Josna Rege

183. Autoantonyms

In Books, Inter/Transnational, Stories, Words & phrases, writing on April 1, 2013 at 8:54 am

I’ve heard it said humorously of Arabic that it is characterized by words that mean themselves, their opposite, and a camel. Wondering if the saying might be a slur on the language and its speakers, I looked it up recently and found that Arabs themselves freely acknowledge this feature of the language—see, for instance, this article by poet Tamim al-Barghouti—although the bit about camels should be taken with a pinch of salt.

Far from being a slur suggesting that Arabic speakers have a tenuous hold on reality, the saying suggests to me a richly allusive language that recognizes the complexity of reality and the unity of opposites; that all meaning is derived from differences and that nothing is ever one thing alone, black or white, but always both and much else besides.

In his brilliant novel Midnight’s Children, Salman Rushdie once wrote of Hindi speakers, in mock despair, that a people whose language uses the same word (कल/ kal) for yesterday and tomorrow show a failure to grasp the concept of time. However, lest one be tempted to think that English, on the other hand, is sensibly cut-and-dried, an orderly language in which one can reliably say precisely what one means and nothing else, think again. There is a large category of words in English known as autoantonyms which, as their name suggests, are also their own opposites, uniting contradictory meanings.  (They are also known as contranyms.) Take for example, the verb/noun “sanction,” which can mean both to punish and to endorse; or the noun “oversight,” which can mean both attentive supervision and its opposite, the failure to notice or take into account.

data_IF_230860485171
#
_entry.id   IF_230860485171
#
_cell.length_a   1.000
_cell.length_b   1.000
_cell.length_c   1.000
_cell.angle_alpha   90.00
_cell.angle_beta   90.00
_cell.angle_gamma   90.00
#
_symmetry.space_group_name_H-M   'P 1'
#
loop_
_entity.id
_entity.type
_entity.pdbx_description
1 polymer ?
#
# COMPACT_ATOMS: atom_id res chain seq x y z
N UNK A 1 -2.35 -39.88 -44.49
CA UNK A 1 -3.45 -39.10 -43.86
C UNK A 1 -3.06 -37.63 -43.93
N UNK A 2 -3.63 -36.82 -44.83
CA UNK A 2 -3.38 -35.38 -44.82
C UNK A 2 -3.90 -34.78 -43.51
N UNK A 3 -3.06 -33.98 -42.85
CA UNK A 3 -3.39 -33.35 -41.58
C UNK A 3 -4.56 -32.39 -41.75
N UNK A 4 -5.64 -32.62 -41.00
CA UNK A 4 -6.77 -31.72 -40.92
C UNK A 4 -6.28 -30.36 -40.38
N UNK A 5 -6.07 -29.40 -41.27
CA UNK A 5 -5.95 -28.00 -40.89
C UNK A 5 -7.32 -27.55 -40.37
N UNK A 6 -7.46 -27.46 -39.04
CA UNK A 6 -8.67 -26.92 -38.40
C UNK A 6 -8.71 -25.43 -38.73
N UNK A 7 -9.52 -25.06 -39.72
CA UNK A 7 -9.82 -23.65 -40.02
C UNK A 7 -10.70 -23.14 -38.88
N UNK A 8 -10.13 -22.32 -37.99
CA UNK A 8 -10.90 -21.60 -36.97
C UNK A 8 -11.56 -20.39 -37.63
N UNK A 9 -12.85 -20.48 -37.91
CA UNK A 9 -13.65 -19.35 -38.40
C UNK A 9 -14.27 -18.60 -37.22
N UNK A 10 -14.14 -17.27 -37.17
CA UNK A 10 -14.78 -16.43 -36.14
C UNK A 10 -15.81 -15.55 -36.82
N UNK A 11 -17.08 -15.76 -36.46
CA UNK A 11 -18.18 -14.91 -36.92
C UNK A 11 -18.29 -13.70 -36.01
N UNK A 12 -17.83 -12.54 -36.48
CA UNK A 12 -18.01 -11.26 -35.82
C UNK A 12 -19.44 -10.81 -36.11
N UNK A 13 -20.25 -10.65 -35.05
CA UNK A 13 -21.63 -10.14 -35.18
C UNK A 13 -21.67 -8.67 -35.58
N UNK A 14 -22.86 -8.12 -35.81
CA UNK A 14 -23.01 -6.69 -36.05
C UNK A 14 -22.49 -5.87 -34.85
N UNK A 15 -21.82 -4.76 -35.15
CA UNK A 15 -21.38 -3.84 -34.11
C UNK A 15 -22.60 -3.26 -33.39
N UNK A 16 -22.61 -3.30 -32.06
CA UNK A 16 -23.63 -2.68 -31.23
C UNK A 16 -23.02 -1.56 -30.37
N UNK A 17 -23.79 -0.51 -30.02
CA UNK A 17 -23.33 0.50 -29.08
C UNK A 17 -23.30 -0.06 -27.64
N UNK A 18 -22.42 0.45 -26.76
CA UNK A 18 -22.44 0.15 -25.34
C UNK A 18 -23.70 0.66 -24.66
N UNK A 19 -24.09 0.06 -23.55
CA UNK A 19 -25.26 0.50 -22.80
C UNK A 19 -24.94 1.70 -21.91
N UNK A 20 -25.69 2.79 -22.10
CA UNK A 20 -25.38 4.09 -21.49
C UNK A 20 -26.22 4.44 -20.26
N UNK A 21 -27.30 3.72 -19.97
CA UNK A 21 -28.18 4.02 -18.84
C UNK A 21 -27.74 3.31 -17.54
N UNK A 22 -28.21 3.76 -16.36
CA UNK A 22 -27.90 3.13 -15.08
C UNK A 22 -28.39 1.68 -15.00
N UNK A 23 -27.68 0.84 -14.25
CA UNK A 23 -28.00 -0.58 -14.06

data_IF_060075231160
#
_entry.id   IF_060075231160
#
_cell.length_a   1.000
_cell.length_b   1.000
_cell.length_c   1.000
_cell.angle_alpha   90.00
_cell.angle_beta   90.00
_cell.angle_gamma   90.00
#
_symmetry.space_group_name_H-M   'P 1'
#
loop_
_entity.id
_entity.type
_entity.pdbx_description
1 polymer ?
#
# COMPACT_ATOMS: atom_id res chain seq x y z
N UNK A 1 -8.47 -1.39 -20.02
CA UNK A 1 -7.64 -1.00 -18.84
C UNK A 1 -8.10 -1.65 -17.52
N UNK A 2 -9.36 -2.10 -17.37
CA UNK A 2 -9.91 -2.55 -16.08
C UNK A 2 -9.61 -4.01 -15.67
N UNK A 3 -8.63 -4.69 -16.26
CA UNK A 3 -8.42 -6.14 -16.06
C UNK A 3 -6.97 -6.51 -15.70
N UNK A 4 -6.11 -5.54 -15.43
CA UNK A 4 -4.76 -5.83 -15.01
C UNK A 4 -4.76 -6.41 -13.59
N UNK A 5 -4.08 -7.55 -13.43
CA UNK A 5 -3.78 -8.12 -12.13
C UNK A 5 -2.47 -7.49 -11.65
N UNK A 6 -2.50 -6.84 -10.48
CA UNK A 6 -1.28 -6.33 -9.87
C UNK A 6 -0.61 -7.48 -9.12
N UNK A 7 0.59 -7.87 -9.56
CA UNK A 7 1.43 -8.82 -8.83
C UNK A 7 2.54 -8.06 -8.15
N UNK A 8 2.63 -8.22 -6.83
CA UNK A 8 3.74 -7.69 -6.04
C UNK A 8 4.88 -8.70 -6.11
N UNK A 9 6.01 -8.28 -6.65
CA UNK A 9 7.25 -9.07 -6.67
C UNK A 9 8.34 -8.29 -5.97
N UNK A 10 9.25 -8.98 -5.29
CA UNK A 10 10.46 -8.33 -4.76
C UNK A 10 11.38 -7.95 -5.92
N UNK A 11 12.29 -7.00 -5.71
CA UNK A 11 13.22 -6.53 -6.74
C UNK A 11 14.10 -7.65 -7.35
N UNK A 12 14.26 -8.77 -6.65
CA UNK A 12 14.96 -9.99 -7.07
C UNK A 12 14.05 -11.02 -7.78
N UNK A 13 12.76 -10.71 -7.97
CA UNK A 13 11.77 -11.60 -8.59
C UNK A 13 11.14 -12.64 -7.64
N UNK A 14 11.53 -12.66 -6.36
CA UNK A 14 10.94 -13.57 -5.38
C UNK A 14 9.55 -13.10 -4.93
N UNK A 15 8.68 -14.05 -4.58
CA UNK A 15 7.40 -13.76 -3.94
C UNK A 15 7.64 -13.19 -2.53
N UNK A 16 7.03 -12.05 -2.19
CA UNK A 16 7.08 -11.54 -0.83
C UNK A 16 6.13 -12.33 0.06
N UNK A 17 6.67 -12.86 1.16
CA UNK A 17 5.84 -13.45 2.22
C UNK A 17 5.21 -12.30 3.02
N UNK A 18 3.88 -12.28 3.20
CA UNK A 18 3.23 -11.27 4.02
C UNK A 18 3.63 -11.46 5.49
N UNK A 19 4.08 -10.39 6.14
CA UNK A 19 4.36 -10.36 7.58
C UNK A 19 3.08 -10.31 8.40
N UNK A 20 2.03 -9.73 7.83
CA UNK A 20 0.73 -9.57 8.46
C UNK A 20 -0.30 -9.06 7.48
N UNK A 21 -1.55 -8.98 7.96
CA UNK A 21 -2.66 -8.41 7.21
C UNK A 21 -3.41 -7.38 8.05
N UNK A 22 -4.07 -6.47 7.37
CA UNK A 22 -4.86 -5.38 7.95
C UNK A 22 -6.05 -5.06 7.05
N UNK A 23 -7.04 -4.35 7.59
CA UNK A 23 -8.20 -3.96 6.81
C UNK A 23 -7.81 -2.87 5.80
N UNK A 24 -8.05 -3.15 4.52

But speaking of oversights, while sitting here this Monday morning composing my first entry for the A to Z Challenge, which requires participants to write a piece corresponding to a letter of the alphabet every day over the month of April, I have suddenly remembered a major oversight on my part which requires me to cut off immediately and unceremoniously: Work.

Work: another autoantonym, if you think about it. Over and out!

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Tell Me Another (Contents to Date)

Chronological Table of Contents

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  1. That was a cool post, I’m glad I came across it.

  2. Thanks for visiting my blog earlier today. Words are just so fascinating.

    • Yes, they’re endlessly fascinating, Cynthia! It’s interesting how, when you sit with a word for a while and think deeply about its origins and its multiple, changing meanings, it can grow into a luminous symbol. I understand the power of “In the beginning was the Word.” As they have multiplied in our era, they have become empty and devoid of meaning.
      I visited your blog today and loved your “Colon” entry–such fun!

  3. Cleave, to hold tightly to something. Cleave, to cut something apart.

    I’ll have to keep my mind alert for others — I know they’re there, I just can’t think of them right now. Lots of fun with this topic!

    • Love that one, Sarah.
      I read on one of the sites I linked to in the post that one of the origins of this phenomenon was as follows: if you, say, dust something (verb), you remove the dust (noun). So the same word in different parts of speech come to mean both dust and the removal of dust. But this doesn’t account for all the words in the category of autoantonyms.

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